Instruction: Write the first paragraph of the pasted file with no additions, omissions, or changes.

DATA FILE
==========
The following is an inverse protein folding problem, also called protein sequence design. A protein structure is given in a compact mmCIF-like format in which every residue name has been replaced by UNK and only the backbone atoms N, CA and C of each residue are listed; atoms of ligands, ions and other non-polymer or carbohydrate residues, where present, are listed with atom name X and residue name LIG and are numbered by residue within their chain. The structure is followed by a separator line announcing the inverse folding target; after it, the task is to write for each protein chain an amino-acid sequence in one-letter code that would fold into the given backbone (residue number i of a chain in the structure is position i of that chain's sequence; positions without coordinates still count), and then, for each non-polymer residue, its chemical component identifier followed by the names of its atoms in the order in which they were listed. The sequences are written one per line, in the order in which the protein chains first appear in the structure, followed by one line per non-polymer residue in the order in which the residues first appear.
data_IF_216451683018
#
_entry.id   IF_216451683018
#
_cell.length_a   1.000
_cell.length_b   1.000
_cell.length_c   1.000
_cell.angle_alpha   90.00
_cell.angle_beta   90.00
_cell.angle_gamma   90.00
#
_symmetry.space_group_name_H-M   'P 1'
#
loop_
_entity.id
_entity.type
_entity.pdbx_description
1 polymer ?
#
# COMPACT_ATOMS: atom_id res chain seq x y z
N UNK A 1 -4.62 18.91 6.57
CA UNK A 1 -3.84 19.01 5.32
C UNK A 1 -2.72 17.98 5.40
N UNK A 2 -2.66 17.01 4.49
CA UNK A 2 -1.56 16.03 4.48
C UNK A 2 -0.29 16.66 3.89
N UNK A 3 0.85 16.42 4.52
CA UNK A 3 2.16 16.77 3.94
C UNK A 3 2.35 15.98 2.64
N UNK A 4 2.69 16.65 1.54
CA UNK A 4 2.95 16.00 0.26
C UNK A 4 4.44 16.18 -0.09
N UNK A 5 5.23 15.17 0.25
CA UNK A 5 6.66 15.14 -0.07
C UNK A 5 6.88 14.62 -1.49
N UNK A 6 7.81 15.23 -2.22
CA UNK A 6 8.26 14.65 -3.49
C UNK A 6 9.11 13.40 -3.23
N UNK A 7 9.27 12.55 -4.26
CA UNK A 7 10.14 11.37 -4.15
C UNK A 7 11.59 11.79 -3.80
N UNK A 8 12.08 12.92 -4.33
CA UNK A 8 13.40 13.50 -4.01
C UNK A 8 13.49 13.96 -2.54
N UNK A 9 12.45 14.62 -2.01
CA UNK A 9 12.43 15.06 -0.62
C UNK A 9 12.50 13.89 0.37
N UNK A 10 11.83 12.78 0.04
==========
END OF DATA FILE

The following is an inverse protein folding problem, also called protein sequence design. A protein structure is given in a compact mmCIF-like format in which every residue name has been replaced by UNK and only the backbone atoms N, CA and C of each residue are listed; atoms of ligands, ions and other non-polymer or carbohydrate residues, where present, are listed with atom name X and residue name LIG and are numbered by residue within their chain. The structure is followed by a separator line announcing the inverse folding target; after it, the task is to write for each protein chain an amino-acid sequence in one-letter code that would fold into the given backbone (residue number i of a chain in the structure is position i of that chain's sequence; positions without coordinates still count), and then, for each non-polymer residue, its chemical component identifier followed by the names of its atoms in the order in which they were listed. The sequences are written one per line, in the order in which the protein chains first appear in the structure, followed by one line per non-polymer residue in the order in which the residues first appear.